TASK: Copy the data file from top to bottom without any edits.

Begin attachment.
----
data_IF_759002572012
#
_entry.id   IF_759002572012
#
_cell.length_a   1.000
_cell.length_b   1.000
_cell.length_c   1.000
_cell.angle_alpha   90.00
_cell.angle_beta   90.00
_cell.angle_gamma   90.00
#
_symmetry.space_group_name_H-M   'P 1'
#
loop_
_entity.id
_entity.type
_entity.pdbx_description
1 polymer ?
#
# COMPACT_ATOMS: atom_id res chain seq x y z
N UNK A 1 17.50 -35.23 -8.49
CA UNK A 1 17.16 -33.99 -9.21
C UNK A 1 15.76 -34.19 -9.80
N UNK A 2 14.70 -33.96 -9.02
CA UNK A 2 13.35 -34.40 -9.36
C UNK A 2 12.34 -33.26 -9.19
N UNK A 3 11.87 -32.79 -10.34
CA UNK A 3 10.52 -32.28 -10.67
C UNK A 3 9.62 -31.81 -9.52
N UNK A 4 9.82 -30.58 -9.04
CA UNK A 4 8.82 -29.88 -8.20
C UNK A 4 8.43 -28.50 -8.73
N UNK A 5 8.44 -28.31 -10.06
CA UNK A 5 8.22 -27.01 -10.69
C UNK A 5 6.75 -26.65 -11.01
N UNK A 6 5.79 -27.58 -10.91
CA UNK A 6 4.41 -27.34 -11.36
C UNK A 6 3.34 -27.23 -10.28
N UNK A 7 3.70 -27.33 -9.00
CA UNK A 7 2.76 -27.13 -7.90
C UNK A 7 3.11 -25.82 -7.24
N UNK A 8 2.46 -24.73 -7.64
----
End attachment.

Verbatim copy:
data_IF_759002572012
#
_entry.id   IF_759002572012
#
_cell.length_a   1.000
_cell.length_b   1.000
_cell.length_c   1.000
_cell.angle_alpha   90.00
_cell.angle_beta   90.00
_cell.angle_gamma   90.00
#
_symmetry.space_group_name_H-M   'P 1'
#
loop_
_entity.id
_entity.type
_entity.pdbx_description
1 polymer ?
#
# COMPACT_ATOMS: atom_id res chain seq x y z
N UNK A 1 17.50 -35.23 -8.49
CA UNK A 1 17.16 -33.99 -9.21
C UNK A 1 15.76 -34.19 -9.80
N UNK A 2 14.70 -33.96 -9.02
CA UNK A 2 13.35 -34.40 -9.36
C UNK A 2 12.34 -33.26 -9.19
N UNK A 3 11.87 -32.79 -10.34
CA UNK A 3 10.52 -32.28 -10.67
C UNK A 3 9.62 -31.81 -9.52
N UNK A 4 9.82 -30.58 -9.04
CA UNK A 4 8.82 -29.88 -8.20
C UNK A 4 8.43 -28.50 -8.73
N UNK A 5 8.44 -28.31 -10.06
CA UNK A 5 8.22 -27.01 -10.69
C UNK A 5 6.75 -26.65 -11.01
N UNK A 6 5.79 -27.58 -10.91
CA UNK A 6 4.41 -27.34 -11.36
C UNK A 6 3.34 -27.23 -10.28
N UNK A 7 3.70 -27.33 -9.00
CA UNK A 7 2.76 -27.13 -7.90
C UNK A 7 3.11 -25.82 -7.24
N UNK A 8 2.46 -24.73 -7.64